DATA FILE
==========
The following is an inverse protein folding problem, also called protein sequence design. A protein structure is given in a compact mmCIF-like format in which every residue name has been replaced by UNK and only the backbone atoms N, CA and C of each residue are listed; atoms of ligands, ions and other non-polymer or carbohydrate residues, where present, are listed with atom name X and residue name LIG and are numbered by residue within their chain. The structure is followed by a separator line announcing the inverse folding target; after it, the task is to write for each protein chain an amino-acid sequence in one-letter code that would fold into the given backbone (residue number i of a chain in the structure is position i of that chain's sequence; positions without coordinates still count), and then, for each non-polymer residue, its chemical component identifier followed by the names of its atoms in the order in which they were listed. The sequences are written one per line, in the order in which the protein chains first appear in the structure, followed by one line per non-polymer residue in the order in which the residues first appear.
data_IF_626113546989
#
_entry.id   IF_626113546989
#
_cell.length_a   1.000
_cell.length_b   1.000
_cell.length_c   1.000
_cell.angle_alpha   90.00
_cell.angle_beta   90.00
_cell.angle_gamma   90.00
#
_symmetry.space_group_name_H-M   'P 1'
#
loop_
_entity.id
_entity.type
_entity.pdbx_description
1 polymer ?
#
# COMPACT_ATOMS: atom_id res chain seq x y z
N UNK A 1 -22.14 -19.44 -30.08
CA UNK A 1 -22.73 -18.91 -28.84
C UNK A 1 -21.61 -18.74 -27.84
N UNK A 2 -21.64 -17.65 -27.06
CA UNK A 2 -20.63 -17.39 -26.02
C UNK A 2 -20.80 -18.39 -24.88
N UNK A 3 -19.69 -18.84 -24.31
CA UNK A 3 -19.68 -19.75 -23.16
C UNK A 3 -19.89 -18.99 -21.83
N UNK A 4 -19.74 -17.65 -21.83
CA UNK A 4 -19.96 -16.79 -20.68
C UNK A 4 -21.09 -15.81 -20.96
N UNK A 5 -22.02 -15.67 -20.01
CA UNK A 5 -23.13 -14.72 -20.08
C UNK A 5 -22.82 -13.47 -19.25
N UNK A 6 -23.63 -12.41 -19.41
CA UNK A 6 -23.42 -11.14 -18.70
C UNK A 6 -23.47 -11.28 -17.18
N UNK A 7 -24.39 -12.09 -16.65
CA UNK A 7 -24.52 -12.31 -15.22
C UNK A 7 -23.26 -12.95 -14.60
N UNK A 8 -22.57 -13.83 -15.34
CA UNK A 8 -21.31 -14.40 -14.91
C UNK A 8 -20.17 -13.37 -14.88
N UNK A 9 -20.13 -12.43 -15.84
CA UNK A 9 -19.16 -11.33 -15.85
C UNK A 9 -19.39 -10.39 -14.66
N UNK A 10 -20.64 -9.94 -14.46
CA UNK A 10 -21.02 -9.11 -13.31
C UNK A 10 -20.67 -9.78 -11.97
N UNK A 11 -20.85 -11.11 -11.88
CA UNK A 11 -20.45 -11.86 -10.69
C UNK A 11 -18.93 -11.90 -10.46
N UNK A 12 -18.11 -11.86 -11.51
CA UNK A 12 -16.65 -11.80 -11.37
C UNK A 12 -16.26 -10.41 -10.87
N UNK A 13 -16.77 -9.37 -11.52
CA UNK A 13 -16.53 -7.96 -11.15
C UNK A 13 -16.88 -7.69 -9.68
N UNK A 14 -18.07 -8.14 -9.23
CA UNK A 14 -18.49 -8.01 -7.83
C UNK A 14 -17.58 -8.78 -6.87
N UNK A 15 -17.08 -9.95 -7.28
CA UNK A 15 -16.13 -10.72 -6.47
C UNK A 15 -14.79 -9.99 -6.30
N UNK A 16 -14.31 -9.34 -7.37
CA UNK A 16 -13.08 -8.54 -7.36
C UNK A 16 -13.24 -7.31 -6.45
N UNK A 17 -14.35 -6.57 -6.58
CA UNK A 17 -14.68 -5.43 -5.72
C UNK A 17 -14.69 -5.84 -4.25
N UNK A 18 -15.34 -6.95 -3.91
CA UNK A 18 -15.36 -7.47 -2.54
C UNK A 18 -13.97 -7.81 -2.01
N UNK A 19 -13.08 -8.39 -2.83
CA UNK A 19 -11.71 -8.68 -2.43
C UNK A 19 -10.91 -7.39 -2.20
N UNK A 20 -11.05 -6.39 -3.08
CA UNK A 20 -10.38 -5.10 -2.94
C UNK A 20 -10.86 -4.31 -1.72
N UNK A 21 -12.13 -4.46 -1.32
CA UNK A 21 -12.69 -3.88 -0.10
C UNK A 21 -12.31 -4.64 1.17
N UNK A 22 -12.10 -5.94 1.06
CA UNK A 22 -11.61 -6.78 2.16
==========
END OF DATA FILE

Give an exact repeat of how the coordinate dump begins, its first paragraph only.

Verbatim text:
The following is an inverse protein folding problem, also called protein sequence design. A protein structure is given in a compact mmCIF-like format in which every residue name has been replaced by UNK and only the backbone atoms N, CA and C of each residue are listed; atoms of ligands, ions and other non-polymer or carbohydrate residues, where present, are listed with atom name X and residue name LIG and are numbered by residue within their chain. The structure is followed by a separator line announcing the inverse folding target; after it, the task is to write for each protein chain an amino-acid sequence in one-letter code that would fold into the given backbone (residue number i of a chain in the structure is position i of that chain's sequence; positions without coordinates still count), and then, for each non-polymer residue, its chemical component identifier followed by the names of its atoms in the order in which they were listed. The sequences are written one per line, in the order in which the protein chains first appear in the structure, followed by one line per non-polymer residue in the order in which the residues first appear.